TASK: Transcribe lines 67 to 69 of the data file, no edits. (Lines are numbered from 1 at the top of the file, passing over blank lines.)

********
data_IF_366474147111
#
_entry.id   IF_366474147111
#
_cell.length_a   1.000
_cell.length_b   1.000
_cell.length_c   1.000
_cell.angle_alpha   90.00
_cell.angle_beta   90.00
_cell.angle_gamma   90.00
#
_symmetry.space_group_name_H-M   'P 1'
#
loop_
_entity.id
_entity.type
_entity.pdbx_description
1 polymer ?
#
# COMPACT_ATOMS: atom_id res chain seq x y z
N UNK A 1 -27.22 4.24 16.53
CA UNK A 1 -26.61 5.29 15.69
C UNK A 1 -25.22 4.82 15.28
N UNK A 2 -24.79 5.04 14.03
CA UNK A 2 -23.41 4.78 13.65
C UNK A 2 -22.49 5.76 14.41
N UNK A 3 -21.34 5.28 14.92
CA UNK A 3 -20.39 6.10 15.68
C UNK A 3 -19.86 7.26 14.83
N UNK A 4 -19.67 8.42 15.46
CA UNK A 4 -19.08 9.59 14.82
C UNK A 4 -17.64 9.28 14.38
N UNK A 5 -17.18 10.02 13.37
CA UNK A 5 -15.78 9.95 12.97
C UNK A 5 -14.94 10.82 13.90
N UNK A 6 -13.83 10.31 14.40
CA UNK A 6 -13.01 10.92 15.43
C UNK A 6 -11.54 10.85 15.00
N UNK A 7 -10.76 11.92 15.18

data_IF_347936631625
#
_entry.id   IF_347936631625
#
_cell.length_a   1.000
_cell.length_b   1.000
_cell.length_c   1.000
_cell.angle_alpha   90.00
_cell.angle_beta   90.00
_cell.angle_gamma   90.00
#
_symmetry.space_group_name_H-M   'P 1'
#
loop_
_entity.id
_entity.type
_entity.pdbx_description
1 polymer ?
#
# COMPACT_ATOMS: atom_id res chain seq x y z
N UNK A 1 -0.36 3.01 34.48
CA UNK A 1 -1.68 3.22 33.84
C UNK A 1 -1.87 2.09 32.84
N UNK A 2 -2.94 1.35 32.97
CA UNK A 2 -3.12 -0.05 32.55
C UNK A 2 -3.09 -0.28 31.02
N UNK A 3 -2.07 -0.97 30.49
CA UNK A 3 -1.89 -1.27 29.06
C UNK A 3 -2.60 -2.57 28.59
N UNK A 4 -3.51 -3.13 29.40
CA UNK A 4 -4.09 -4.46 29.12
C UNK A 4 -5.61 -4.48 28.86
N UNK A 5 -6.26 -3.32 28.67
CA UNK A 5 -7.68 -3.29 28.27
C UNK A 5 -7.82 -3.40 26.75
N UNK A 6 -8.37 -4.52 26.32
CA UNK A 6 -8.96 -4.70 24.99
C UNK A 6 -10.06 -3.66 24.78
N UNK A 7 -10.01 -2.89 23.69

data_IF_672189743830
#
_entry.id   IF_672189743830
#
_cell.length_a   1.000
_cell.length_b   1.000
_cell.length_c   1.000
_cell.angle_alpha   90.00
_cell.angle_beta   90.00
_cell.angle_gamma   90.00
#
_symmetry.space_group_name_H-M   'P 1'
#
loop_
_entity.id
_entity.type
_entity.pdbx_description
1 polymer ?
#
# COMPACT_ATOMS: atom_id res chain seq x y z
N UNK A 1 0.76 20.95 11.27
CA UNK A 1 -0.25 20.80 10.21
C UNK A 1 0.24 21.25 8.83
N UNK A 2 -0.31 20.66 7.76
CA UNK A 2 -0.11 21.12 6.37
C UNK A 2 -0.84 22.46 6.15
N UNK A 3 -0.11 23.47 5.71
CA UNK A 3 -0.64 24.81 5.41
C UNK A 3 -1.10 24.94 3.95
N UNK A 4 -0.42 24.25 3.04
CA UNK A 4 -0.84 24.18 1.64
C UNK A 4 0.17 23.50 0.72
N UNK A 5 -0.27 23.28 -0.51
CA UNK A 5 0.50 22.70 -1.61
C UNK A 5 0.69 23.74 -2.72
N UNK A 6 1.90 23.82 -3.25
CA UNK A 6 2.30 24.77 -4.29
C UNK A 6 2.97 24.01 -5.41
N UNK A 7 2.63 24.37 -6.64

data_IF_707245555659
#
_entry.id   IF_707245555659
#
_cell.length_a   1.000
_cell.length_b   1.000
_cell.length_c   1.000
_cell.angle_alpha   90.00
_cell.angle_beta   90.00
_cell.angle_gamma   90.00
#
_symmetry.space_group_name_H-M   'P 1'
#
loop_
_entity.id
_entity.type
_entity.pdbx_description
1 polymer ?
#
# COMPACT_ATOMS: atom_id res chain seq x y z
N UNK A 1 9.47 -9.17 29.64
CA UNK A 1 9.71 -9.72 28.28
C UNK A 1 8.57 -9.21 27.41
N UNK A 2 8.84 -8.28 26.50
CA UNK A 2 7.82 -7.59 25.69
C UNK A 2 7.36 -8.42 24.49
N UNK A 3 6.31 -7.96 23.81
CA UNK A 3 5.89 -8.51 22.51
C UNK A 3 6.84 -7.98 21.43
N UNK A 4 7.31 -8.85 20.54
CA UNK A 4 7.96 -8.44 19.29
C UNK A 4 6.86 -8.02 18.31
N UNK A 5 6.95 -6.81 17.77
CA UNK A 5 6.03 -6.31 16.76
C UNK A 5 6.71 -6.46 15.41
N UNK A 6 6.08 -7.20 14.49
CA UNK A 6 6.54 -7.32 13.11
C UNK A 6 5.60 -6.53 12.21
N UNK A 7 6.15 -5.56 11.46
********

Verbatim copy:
CA UNK A 3 -1.89 -1.27 29.06
C UNK A 3 -2.60 -2.57 28.59
N UNK A 4 -3.51 -3.13 29.40